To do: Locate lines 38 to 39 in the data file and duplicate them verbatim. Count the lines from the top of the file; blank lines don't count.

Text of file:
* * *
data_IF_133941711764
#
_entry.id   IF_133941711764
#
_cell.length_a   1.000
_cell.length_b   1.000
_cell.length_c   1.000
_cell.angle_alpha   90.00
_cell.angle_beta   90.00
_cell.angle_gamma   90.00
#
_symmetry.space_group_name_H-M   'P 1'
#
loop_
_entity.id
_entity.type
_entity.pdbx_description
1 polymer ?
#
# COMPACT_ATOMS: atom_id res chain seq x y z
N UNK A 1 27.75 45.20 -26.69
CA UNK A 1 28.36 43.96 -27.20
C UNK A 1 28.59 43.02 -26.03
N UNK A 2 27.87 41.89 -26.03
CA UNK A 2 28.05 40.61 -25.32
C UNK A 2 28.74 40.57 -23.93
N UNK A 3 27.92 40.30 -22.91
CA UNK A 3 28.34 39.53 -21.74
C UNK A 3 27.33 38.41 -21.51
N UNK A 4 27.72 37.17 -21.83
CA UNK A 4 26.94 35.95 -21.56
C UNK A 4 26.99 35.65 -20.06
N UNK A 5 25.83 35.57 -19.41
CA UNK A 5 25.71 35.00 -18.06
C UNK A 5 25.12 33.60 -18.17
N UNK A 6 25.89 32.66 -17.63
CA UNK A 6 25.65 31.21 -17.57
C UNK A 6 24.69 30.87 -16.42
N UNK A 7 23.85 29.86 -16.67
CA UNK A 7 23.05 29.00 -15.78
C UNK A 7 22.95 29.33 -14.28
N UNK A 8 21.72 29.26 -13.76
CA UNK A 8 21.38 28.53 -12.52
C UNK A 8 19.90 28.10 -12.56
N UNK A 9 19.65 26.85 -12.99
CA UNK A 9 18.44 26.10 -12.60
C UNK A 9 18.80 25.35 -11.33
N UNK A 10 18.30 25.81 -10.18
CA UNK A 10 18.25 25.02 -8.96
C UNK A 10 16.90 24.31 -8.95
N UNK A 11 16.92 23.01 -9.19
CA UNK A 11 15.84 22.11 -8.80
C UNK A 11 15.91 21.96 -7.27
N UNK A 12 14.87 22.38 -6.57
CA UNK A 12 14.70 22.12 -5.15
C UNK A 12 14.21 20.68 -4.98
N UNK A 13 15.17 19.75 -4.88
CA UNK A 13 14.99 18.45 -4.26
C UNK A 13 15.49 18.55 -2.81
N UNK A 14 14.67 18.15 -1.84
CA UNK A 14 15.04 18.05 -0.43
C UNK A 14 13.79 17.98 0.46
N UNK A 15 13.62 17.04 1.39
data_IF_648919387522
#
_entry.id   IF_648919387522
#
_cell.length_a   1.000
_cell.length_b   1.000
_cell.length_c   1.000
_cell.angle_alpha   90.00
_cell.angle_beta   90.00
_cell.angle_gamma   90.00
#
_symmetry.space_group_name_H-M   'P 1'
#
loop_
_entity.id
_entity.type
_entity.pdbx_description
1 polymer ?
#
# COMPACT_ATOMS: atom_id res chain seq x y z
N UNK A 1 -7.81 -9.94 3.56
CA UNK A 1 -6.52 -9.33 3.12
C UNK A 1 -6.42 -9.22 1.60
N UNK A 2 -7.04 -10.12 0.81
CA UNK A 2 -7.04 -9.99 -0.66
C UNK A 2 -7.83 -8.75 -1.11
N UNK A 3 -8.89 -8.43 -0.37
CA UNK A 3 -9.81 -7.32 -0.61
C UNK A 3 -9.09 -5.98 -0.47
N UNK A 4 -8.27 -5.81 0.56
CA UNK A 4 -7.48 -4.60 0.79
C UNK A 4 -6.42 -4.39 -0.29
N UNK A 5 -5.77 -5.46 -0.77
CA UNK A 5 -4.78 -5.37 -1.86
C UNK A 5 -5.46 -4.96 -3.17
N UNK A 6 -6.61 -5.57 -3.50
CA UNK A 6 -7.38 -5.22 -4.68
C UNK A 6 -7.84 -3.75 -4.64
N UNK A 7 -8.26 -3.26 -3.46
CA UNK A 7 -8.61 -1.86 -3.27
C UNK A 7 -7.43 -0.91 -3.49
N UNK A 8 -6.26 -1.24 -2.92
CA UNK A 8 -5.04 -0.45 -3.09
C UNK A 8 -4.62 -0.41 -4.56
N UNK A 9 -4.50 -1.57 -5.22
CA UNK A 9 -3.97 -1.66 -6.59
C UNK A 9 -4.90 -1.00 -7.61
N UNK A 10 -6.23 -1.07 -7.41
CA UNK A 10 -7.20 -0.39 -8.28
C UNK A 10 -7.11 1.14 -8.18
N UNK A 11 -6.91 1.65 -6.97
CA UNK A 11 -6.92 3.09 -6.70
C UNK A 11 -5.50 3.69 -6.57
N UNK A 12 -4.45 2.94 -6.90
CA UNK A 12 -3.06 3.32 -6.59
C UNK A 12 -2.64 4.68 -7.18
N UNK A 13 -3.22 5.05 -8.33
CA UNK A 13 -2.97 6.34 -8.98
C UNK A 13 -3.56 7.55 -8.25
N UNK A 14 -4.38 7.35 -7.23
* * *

C UNK A 6 24.69 30.87 -16.42
N UNK A 7 23.85 29.86 -16.67